But, now that I’ve read about Jokanji, it’s one more place to take a look at the next time I’m in Tokyo. Some 25,000 women from the Yoshiwara were unceremoniously dumped after their deaths at the gates of the Jokanji, also known as “Nage Komi Dera,” (投込寺,) the “Throw-in Temple,” where they are thus now interred. While the Yoshiwara is celebrated as a vibrant center of the flourishing of popular culture – fashion, art, literature, dance, music – it very much had a darker side, as a center, by its very nature, of sex slavery, something that very much needs to be acknowledged as well. While the Yoshiwara looks glorious in ukiyo-e woodblock prints and literature, it was surely an extremely sad, difficult, and lowly life of exploitation for the women who lived and worked there. Amy Stanley’s Selling Women: Prostitution, Markets, and the Household in Early Modern Japan (2012) does a great job of bringing out these issues… I look forward to reading more along those lines, in order to get a deeper, more nuanced understanding of what went on there, beneath the flash and glitz; and I look forward to visiting Tokyo again, and checking out some of these sites.

All photos my own.

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As my more regular readers known, last year (Spring 2011), I was immensely fortunate to get to take part in a kabuki production here at the University of Hawaii. I played the taikomochi, and also got to serve as dramaturg for the show.

Having never heard the term before, as soon as I found out I was playing a taikomochi, I did a little research, and wrote a blog post explaining my findings. In summary, a taikomochi was the guy at the teahouse who helped facilitate things, helping to make arrangements/appointments, communicating between restaurants (venues) and the teahouses, between clients and courtesans, and sometimes sitting with a party and helping make small-talk, or playing the fool to help provide entertainment.

But I had no idea that the term was still used today, outside of traditional contexts (geisha houses, kabuki), as a regular everyday word. Apparently, it is used today to mean someone who is really good at buttering people up, always knowing the right thing to say to make someone else feel good about themselves. I think the connection to the teahouse context is obvious. A large part of the taikomochi’s job in the teahouse was to make everything go smoothly for the client, to make sure he had a good time, whether that means making sure that arrangements/appointments go smoothly, or making sure that conversation flows nicely at the party.

Wow. My big thanks to my friend Yasu, for happening by chance to bring up this word in conversation, and for explaining it.

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So, I’ve been cast as a taikomochi for the spring’s kabuki performance. But what is a taikomochi? No, it has nothing to do with Bubbie’s icecream-filled balls of pounded rice (mochi, 餅).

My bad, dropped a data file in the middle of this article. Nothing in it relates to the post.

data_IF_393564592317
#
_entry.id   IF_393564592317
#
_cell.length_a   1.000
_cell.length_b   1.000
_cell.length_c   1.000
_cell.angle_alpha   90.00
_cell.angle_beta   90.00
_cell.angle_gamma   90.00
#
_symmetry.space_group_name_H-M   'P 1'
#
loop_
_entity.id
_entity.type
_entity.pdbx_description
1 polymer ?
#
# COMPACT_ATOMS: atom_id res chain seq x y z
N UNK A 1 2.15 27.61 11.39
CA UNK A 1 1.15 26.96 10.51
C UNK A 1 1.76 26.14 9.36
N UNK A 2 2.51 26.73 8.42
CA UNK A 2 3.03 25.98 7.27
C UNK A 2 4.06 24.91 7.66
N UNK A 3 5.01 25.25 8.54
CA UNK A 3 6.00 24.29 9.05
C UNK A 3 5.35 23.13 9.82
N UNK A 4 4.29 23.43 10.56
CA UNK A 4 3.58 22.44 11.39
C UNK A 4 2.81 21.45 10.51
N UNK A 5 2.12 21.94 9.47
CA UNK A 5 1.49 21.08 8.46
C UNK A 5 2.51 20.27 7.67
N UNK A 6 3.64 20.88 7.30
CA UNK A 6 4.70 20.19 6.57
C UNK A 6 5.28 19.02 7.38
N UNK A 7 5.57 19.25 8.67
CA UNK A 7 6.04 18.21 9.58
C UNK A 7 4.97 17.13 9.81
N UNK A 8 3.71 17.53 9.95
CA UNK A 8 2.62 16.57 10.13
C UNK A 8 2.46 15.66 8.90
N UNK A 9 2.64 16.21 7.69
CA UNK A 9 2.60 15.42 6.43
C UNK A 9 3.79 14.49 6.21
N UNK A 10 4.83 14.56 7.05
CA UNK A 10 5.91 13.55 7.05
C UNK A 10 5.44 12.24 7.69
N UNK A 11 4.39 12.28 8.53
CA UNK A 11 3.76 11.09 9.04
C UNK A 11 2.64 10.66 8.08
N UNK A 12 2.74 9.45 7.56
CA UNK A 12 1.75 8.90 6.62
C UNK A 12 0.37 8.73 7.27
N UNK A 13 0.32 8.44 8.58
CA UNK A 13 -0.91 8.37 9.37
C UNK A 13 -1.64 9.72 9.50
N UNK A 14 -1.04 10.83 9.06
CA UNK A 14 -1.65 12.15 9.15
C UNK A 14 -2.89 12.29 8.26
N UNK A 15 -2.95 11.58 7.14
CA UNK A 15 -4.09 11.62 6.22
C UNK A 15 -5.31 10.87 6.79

I figured it must be written as 太鼓持、taiko (太鼓) being a drum, and mochi (持ち) meaning “to carry.”

Right: A tsutsumi, or taiko, drum like that which a taikomochi would have played, though he would have also played shamisen and presumably other instruments as well.

c. 1925, by lacquer artists Kamisaka Sekka and Kamisaka Yûkichi; Museum of Fine Arts, Boston, 2005.194.

Right: The wrong kind of mochi. We’re not talking pounded rice, here.

So, a drum-carrier. But what does that mean? Am I part of the hayashi, the orchestra? Judging from the context within the play, I could be a member of the retinue of the merchants and/or samurai who have rented out the back room of the teahouse for their party. But what would a samurai or merchant need of a drum-carrier? This isn’t the Union Army, that we should be talking about drummer boys.

Wikipedia identifies taikomochi as male geisha, before going into deeper detail. Okay, that makes more sense. A geisha (芸者) is a person (者) of the performing arts (芸); a “drum carrier,” too, would be a musician, an entertainer. That makes sense; I like that. So, I guess my character works for the teahouse, as a geisha would, providing entertainment, but not (necessarily) sleeping with the clients.

Let’s see what Cecelia Segawa Seigle, reigning expert on the Yoshiwara has to say on the subject.

One explanation for the origin of the term is said to derive from the time of Oda Nobunaga. The drummer Yozaemon, in service to Nobunaga, it is said, was “jealous of talented pupils, so he favored the untalented sycophant Idayû who was good [merely/primarily] at holding the drum;” Idayû thus came to be called taikomochi.1

I like the other story she provides better. In Buddhist processions, the drum would traditionally follow the bell. Since kanemochi (鐘持), or “bell-carrier,” is a homonym for kanemochi (金持) meaning “someone with a lot of money,” it’s a sort of ironic or sarcastic jab at the entertainer (the taikomochi) who follows around the wealthy client.1

Things, of course, do not remain constant over the course of the entire Edo period (1603-1868); after all, this is the period that saw the introduction of the shamisen, the rise of the geisha, the shift from male geisha to female geisha, and sooo many other shifts and developments over the course of the period. So, we cannot really generalize that the Yoshiwara (and the taikomochi) within would have operated the same in 1650 as in 1750, as in 1850. But, as our information is limited…